Remember when the Federal Reserve was going to raise rates next spring? Yeah, well that was fun while it lasted.
After multiple mini-panics that the U.S. central bank was ready to tighten sooner than expected, market experts have begun to resign themselves to a Fed prepared to stay lower for longer—perhaps much longer.
Declining oil prices have led to a belief that inflation remains tepid, while global growth is relatively anemic. Even though the labor market continues to show signs of improvement, the Fed likely will use the low inflation expectations as fuel to stay dovish when it comes to its target funds rate, which has been stuck near zero for more than six years.
In its 2015 outlook, LPL Financial expressed optimism for U.S. economic growth, believing that gross domestic product could increase at a better than 3 percent annualized pace for the first time since the end of the Great Recession.
Yet economic indicators that the Fed utilizes, particularly those that look at unemployment, show enough slack to justify, along with low inflation, continued ultra-easy monetary policy.
"Although most metrics have partially recovered from their Great Recession lows, only a few have returned to 'normal.' Until they do —or at least until they make significant progress toward normal—markets should expect that the Fed will be content with keeping its fed funds rate target near zero," LPL said in its annual look-ahead report for clients. "In our view, the Fed is not likely to begin raising rates until late 2015, or possibly early 2016."
Despite the consistently dovish language that has come out of Fed statements, market participants have been on edge over whether the central bank might produce a shock move at some point, particularly if the unemployment rate continues its descent. One area of concern is the so-called dot plot—a chart showing individual members' rate expectations that suggests increases faster than priced in fed fund futures bets.
Wall Street threw the infamous "taper tantrum" in May 2013 after then-Fed Chair Ben Bernanke made comments intimating that the Open Market Committee was getting set to end quantitative easing and begin raising rates shortly after.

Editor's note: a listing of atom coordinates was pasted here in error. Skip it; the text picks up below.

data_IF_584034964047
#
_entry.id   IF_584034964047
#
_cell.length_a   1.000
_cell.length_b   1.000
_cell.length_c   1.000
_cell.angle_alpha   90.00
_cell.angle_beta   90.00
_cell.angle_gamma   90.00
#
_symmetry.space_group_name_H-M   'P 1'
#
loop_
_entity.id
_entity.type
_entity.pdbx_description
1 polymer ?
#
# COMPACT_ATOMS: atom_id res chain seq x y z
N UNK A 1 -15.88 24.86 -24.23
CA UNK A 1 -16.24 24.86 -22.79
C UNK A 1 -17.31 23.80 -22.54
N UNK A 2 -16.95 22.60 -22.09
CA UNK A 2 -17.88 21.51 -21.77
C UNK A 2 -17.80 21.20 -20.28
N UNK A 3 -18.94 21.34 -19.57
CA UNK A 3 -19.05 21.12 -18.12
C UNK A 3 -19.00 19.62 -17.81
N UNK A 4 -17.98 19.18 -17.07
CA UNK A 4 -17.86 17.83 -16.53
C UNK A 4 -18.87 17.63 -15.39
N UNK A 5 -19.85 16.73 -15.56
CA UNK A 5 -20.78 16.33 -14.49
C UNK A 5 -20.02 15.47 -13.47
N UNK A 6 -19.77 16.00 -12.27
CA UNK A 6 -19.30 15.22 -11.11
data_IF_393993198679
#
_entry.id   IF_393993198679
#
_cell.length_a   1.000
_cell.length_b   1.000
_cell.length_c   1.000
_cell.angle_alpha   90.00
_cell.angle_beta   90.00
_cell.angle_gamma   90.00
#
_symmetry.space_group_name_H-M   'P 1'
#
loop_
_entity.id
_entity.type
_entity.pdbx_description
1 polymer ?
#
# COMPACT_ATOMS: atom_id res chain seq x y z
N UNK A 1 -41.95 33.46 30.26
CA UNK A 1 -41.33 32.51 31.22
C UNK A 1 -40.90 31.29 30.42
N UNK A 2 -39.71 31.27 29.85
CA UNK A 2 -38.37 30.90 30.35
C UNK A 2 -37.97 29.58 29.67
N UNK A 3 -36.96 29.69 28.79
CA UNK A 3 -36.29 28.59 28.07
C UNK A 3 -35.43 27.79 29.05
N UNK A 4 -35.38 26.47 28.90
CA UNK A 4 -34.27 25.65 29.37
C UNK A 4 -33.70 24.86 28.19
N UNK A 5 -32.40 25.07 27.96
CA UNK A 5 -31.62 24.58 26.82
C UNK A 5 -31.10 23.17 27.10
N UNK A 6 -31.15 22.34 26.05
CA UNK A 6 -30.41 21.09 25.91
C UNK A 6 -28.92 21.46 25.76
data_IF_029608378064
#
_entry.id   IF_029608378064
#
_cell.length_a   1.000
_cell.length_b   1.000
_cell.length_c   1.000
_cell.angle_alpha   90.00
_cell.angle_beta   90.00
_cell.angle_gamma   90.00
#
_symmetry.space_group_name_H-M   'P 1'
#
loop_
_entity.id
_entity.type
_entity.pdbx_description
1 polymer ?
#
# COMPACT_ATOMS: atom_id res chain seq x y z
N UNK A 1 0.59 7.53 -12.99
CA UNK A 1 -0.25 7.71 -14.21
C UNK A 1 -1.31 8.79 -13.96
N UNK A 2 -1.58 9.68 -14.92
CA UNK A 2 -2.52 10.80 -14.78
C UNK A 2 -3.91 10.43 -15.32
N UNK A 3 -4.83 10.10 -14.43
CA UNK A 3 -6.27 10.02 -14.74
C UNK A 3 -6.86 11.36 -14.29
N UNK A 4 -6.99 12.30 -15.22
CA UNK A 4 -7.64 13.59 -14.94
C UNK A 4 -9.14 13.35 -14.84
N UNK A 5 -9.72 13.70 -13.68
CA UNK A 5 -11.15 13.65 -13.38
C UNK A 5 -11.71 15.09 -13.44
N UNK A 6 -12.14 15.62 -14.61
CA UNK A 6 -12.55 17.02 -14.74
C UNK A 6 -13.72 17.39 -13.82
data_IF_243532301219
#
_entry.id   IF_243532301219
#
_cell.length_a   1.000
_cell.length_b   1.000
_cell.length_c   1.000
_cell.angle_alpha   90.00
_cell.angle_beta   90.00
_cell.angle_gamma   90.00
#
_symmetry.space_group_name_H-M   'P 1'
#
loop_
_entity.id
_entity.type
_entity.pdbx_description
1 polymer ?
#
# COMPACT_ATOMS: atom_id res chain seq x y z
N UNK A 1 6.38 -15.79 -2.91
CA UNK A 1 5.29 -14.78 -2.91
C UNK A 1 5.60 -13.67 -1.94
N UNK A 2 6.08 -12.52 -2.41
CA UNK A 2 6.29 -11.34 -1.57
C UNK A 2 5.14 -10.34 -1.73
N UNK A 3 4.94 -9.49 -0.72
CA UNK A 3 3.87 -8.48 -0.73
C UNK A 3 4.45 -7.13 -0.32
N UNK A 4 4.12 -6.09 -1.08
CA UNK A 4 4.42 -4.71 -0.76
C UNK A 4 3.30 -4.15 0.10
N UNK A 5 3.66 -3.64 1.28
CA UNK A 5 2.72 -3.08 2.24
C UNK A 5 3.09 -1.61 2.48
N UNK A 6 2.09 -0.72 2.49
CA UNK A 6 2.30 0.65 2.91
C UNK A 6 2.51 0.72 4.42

In March 2014, at her first news conference as Fed chair, Janet Yellen rattled the market with comments interpreted as meaning the Fed would raise rates within six months of ending QE, which would have put the first hike around March 2015.
Though QE, which refers to the Fed's monthly bond-buying program, ended in October, expectations are dimming that it could foretell a rise in rates anytime soon.
Citigroup, in a recent analysis for clients, scaled back its outlook for rates based in large part on the expected economic reasons many have cited. However, Citi experts also see the Fed walking a tightrope between not being seen as beholden to markets but also not set to do anything to disturb the financial ecosystem.
Ultimately, the analysis reasoned, the Fed would err on the side of continued easing.
"We have changed our Fed call given the preponderance of downside risks," the analysis from William Lee and other economists said. "We have pushed back our forecast of the time for the first policy rate increase to the December 2015 FOMC meeting, and have moderated the pace of rate increases."
A darker analysis of Fed motives comes from banking analyst Dick Bove, vice president of equity research at Rafferty Capital Markets.
Bove believes the Fed not only won't raise rates—but also actually can't hike due to what he calls a central bank "black swan" scenario.
Increases in the money supply and a recovering U.S. economy may make the Fed want to tighten. Reality, Bove said, will step in.
"If the Federal Reserve were to raise interest rates it would cause the dollar to rise even more sharply in value. This would harm the U.S. trade balance causing the deficit to rise even more sharply," he said in a note. "This would slow domestic economic growth and cause unemployment to rise. Thus, the Fed cannot act no matter what it wishes. This is something that the policymakers may never have considered. It is now their black swan."
The "black swan" reference is to something improbable but highly significant. Fed critics have been warning for years that it could find itself in a box when it failed to tighten earlier, with an unexpected rise in inflation that forced a faster, sharper series of rate increases the biggest risk.
During the time of extreme Fed easing, inflation stayed low due in large part to the reserves it created and used to buy bonds largely lying fallow in bank coffers.
Much of that time period saw the Fed take the lead among global central banks, easing in terms far greater than any of its counterparts. That dynamic has changed, with Japan in aggressive QE and the European Central Bank expected to launch its own version soon. Bove sees a "currency war" developing that will put the Fed in an uncomfortable position.
"Now, the game is changing. In the past three months the banks have been pulling money out of the Federal Reserve," Bove said. "They reduced reserves by $234 billion in this period. This money is now in a position where it can be loaned and increase money supply which has grown by $122 billion in this past three months. Therefore, the growth in money supply may accelerate increasing the risk of higher inflation."
Therein is the Fed's "black swan," he added.
"The likelihood is that the agency will avoid tampering with employment and let inflation expand," Bove said. "The reason is that it is no longer free to do what it wants as long as the currency wars are underway."